The federal government issued a new blueprint Wednesday for its efforts to restore the Great Lakes, including plans to clean up 10 contaminated rivers and harbors and step up its attack on poisonous algae blooms that coat parts of three lakes each summer.
The program will include a new attempt to buffer the lakes against the effects of climate change. It will require, for example, that new wetlands include plants that can thrive in warmer temperatures.
The new blueprint, called the Great Lakes Restoration Initiative Action Plan II, was disclosed by Gina McCarthy, administrator of the Environmental Protection Agency, at a Chicago meeting of Great Lakes mayors. It builds on a four-year initiative, begun in President Obama’s first term, that has already spent $1.6 billion on more than 2,100 restoration projects on the lakes’ American side. The added initiative, which extends through 2019, is expected to cost roughly the same.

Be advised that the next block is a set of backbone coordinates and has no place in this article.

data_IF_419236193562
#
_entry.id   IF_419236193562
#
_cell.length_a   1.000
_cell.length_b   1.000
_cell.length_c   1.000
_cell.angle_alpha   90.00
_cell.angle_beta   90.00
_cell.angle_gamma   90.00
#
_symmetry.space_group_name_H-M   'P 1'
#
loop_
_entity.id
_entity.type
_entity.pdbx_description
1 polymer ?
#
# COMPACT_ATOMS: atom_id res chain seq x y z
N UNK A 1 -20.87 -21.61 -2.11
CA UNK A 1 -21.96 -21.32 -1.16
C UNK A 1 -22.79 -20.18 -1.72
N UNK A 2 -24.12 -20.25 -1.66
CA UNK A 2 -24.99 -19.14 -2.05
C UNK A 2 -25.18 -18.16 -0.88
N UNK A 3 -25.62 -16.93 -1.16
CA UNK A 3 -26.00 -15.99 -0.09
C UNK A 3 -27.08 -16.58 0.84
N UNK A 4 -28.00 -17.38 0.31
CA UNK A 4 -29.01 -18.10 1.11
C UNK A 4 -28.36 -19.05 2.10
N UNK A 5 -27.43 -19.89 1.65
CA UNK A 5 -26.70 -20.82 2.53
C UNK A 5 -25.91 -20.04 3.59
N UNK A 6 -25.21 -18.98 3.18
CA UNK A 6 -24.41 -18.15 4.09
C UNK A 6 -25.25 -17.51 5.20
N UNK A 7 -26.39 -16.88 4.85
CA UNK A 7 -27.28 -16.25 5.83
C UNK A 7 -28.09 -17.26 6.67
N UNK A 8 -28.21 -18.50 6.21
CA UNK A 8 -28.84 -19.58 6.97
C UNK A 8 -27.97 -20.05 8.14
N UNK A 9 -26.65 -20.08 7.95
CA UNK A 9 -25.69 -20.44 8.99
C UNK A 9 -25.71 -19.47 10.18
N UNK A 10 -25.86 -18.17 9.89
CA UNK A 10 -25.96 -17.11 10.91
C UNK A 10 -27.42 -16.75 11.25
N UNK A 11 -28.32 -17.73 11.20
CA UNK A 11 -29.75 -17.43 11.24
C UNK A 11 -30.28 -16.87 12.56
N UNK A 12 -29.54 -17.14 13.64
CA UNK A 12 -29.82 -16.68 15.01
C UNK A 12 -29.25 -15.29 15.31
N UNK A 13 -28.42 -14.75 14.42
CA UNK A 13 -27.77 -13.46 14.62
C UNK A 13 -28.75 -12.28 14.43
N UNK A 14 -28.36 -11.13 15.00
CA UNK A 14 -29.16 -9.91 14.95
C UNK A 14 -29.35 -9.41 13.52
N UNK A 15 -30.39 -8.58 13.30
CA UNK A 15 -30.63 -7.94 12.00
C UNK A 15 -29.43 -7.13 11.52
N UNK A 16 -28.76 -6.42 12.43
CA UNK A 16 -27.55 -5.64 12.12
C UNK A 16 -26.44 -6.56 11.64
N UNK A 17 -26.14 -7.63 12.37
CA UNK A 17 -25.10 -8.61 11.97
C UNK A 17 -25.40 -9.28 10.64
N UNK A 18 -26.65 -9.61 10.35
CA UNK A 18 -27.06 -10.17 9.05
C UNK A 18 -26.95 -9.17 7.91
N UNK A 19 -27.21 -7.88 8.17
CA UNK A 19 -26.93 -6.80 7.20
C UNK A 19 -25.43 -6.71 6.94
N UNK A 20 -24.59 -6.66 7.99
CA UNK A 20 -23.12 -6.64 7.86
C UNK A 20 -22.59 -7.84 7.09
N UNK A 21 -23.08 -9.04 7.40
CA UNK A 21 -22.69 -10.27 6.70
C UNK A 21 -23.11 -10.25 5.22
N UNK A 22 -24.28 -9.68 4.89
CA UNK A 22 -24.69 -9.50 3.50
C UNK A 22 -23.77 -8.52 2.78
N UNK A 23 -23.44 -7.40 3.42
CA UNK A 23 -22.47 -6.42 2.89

The government says the project is the largest conservation program in the nation’s history, involving 15 federal agencies and the eight Great Lakes states.
Among the other goals, the initiative seeks an eightfold increase in the amount of urban runoff that its projects capture or treat, and a doubling of wetlands and wildlife habitat that is restored. It would more than double the acreage covered by efforts to control invasive species, from plants to insects to the bighead carp. And it would try to reduce phosphorus fertilizer runoff by more than 1,400 tons by 2019.
The five lakes — the largest group of freshwater lakes in the world — have grown markedly healthier since the 1970s, when a budding environmental movement led to limits on pollution that rescued dying fisheries and made once-fouled shores safe for swimming.
But growing cities have crowded out marshes that hosted wildlife and filtered runoff, and intensive farming has filled rivers with fertilizer that spawns vast algae blooms. The lakes’ ecological balance is also threatened by mussels, lampreys and other invasive species that crowd out or kill native fish and other creatures.
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SOURCE: NY Times